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Have the Rays found something in Jacob Faria?

The 23-year-old has been fantastic in his first few starts

MLB: Baltimore Orioles at Tampa Bay Rays Kim Klement-USA TODAY Sports

When I told him who I planned on writing about this week, one of my editors responded: “I don’t think I’ve ever heard of Jacob Faria until literally right now.” This is coming from someone who runs a baseball site — that's how anonymous the Tampa Bay Rays right-hander is at the moment.

And to be fair to said editor, I only beat him to Jacob Faria enlightenment by a few hours. There just wasn’t much of a reason to know who he was until you notice how good he has been through his first four starts in the majors. Check out this line:

Jacob Faria 2017 statistics (thru 6/28)

4 25 2/3 28.2% 4.9% 23.3% 2.10 2.71 0.9

Only four starts, sure, but Faria hasn’t just been good — he’s been dominant. This is coming from a guy who was not on any top 100 list of note and was ranked 8th in the Tampa Bay system — generally not considered very strong — coming into the season by Baseball America.

So who is Faria then? Is he a guy with good stuff that finally put it together? Were scouts just wrong about him? Did he make huge improvements from his recent past as decent, but otherwise bland prospect? Is it some combination of all of the above?

Since you are probably unfamiliar with Jacob Faria, let’s find out. First, let’s establish who he was as a prospect/minor leaguer.

In their 2017 Handbook, Baseball America described him as someone who’s game is “founded upon his deception and downhill angle.” Faria’s fastball sat in the low 90s but could touch as high as 94 on occasion. He supplemented that pitch with what BA termed “two distinct, below-average breaking pitches,” and a changeup that they described as “plus.” At 6’4, he was your classic fringe prospect who gets by with decent stuff, good enough command, and enough size to hide the ball effectively. Overall, Baseball America gave Faria a future value grade of 50: a future average major leaguer.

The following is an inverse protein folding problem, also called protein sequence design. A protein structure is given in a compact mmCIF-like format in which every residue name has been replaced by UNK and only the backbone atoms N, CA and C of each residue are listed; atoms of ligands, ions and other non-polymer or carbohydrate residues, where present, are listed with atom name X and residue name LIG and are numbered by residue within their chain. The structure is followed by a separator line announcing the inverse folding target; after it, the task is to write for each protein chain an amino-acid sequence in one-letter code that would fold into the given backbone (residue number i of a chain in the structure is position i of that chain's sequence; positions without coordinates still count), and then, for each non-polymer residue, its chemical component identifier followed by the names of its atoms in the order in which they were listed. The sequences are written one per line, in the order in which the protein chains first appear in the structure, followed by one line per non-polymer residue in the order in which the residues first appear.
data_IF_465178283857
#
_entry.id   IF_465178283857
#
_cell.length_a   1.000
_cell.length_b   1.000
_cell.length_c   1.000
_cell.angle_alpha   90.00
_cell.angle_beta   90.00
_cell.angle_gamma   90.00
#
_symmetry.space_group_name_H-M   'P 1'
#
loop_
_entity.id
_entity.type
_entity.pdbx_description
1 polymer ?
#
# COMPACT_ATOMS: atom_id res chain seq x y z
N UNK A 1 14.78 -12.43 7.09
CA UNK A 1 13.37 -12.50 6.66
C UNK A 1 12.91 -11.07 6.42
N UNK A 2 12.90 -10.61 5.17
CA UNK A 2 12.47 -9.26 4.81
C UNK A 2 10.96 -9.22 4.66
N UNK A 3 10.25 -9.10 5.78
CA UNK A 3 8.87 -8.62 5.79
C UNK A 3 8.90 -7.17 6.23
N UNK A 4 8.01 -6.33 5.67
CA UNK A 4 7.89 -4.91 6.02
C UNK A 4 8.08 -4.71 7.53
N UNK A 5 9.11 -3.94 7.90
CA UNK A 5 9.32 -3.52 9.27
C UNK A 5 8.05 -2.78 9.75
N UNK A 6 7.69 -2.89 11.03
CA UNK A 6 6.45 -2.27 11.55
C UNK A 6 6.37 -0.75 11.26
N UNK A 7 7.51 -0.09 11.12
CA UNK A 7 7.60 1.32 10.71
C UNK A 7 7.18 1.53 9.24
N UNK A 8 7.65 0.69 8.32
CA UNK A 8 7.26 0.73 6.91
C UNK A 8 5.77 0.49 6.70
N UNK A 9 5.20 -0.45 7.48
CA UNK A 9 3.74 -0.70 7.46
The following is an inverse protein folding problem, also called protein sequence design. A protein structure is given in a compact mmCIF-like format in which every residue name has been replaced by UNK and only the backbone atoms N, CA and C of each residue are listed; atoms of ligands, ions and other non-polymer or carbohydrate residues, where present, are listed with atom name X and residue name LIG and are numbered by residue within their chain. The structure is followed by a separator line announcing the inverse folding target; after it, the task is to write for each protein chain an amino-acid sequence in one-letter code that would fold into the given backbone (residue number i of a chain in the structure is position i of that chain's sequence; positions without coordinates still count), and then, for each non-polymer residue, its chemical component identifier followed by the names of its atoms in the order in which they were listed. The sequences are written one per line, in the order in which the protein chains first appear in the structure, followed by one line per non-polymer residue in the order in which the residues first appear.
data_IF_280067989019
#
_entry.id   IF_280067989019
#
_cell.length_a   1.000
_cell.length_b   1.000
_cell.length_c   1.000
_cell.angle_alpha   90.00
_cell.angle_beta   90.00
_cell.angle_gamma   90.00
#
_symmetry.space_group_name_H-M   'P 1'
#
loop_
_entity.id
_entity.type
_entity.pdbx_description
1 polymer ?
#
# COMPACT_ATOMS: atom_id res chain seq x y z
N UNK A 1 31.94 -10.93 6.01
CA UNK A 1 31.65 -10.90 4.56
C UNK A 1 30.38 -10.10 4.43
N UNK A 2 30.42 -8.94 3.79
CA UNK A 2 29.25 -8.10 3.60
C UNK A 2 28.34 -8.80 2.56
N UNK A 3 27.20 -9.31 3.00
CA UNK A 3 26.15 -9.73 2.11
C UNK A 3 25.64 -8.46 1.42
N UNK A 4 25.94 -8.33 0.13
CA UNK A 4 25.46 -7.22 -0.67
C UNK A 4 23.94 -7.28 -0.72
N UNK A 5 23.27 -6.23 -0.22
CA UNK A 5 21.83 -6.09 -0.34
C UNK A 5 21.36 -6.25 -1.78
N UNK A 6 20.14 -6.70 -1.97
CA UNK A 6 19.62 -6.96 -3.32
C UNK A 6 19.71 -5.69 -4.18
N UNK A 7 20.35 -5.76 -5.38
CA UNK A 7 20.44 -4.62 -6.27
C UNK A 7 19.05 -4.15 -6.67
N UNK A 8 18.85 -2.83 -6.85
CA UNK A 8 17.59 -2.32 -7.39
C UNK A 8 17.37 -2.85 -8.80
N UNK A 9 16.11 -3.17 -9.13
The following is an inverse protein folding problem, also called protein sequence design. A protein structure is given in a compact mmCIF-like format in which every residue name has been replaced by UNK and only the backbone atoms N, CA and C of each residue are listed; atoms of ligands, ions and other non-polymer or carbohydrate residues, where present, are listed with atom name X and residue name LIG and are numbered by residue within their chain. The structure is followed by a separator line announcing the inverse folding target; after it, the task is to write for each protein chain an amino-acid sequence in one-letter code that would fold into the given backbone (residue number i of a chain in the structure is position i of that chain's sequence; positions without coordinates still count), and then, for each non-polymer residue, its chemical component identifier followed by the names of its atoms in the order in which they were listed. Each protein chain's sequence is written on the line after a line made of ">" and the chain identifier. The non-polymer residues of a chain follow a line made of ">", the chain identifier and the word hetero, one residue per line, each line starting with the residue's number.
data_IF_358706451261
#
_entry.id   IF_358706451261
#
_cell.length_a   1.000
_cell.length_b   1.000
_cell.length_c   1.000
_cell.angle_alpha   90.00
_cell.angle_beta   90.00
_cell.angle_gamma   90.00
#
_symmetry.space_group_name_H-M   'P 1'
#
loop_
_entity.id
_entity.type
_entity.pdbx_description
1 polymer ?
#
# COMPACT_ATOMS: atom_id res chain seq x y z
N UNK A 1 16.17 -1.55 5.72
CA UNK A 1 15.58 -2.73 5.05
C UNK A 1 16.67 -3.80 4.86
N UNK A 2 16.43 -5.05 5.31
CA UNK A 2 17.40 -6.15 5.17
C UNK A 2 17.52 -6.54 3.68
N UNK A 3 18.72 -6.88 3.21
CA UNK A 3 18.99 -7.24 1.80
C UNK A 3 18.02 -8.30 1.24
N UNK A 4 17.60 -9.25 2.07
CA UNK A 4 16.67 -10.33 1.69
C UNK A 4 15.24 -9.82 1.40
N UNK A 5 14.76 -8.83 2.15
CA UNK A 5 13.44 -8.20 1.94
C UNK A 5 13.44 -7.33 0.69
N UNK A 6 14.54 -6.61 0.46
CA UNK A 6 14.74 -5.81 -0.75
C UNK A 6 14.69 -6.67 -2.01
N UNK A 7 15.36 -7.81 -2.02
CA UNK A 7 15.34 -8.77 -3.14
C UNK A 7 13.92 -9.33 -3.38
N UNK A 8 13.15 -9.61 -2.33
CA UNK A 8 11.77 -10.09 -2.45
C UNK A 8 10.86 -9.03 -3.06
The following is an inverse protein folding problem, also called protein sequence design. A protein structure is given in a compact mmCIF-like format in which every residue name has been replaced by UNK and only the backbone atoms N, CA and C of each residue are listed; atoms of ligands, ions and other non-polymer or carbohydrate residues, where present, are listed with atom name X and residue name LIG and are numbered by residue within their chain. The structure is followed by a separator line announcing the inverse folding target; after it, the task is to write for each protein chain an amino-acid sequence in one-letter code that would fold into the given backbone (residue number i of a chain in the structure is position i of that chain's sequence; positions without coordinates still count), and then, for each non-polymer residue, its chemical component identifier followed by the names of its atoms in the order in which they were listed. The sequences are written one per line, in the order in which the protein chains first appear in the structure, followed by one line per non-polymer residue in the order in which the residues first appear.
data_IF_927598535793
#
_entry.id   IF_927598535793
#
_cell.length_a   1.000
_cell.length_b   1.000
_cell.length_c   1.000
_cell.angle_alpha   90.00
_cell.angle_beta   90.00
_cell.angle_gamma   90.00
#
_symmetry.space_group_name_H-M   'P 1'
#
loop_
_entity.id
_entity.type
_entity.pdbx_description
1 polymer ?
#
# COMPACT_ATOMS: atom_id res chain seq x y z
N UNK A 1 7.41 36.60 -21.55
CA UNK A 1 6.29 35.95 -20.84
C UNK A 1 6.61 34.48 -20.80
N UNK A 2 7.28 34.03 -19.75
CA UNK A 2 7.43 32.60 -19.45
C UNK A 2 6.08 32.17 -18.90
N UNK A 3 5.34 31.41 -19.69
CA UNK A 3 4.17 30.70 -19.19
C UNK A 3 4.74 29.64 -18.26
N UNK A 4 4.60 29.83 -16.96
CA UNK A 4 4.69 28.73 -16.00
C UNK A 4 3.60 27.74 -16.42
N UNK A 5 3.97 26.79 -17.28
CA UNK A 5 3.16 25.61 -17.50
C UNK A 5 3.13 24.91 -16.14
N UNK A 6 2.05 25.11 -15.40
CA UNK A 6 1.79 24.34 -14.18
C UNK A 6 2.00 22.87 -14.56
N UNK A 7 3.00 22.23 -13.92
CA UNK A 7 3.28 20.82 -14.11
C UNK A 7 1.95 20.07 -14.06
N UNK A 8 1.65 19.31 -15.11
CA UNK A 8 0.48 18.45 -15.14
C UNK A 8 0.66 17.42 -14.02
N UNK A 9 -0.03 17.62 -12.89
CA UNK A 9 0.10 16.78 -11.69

The stats, however, suggest he was better than that. His 2015 season was outstanding, as he finished second in the minors with a 1.92 ERA while sporting a K/9 rate over 11 in 75 double-A innings. His 2016 wasn’t quite as good, but he still struck out more than a batter per inning. Overall, he was a very effective minor leaguer and earned his major league call-up a few weeks ago at age 23 — still fairly young as far as pitchers go.

There are a few noticeable differences between Faria the prospect and Faria the nascent big leaguer, however. For one, he’s throwing harder than those prospect reports said. He’s not a flamethrower by any means, but his fastball is sitting at about 92.5 MPH. Not a huge change, but enough to make a difference.

And despite the fact that scouts were not particularly enthralled with their potential, Faria has not been hesitant to use his breaking balls, throwing them a combined 28.5 percent of the time. In that small sample size, they’ve been pretty good, too. Faria’s slider is getting whiffs about a fifth of the time, while no one has yet to get a hit off of his curveball. The slider, in particular, looks like it can be an out pitch:

What has really stood out in contrast to Faria’s minor league performance has been his command. Faria always had decent command — his career minor league BB/9 was a little below three — but he’s been hitting his spots nonstop since getting the call. That 4.9 percent walk rate, and nearly 50 percent Zone% are a testament to that.

If there is a concern about where Faria is locating the ball, however, it’s that he’s possibly getting away with a bunch of meatballs right now:

Locating in the middle of the zone is something you can get away with for a handful of starts, obviously, but neither the Rays nor Faria will hope that that is a trend that continues. Major league hitters aren’t going to keep missing those opportunities forever.

So while it’s early, it does appear that Faria has what it takes to be a quality major league starter. Most guys who make the major leagues never have a four-start run like this. Faria’s had it in the first four starts of his career. That alone is cause for optimism, even if he isn’t this good.

The Rays will hope that he is indeed this good, of course, but even another solid starter will do a lot to help them keep pace in the AL East. From a neutral perspective, I certainly hope that Faria keeps performing. It’s always fun to see mediocre prospects become good major leaguers. In Faria, the Rays appear to have found the latest example of that archetype.

. . .

Joe Clarkin is a featured writer for Beyond the Box Score. You can follow him on Twitter at @Joe_Clarkin.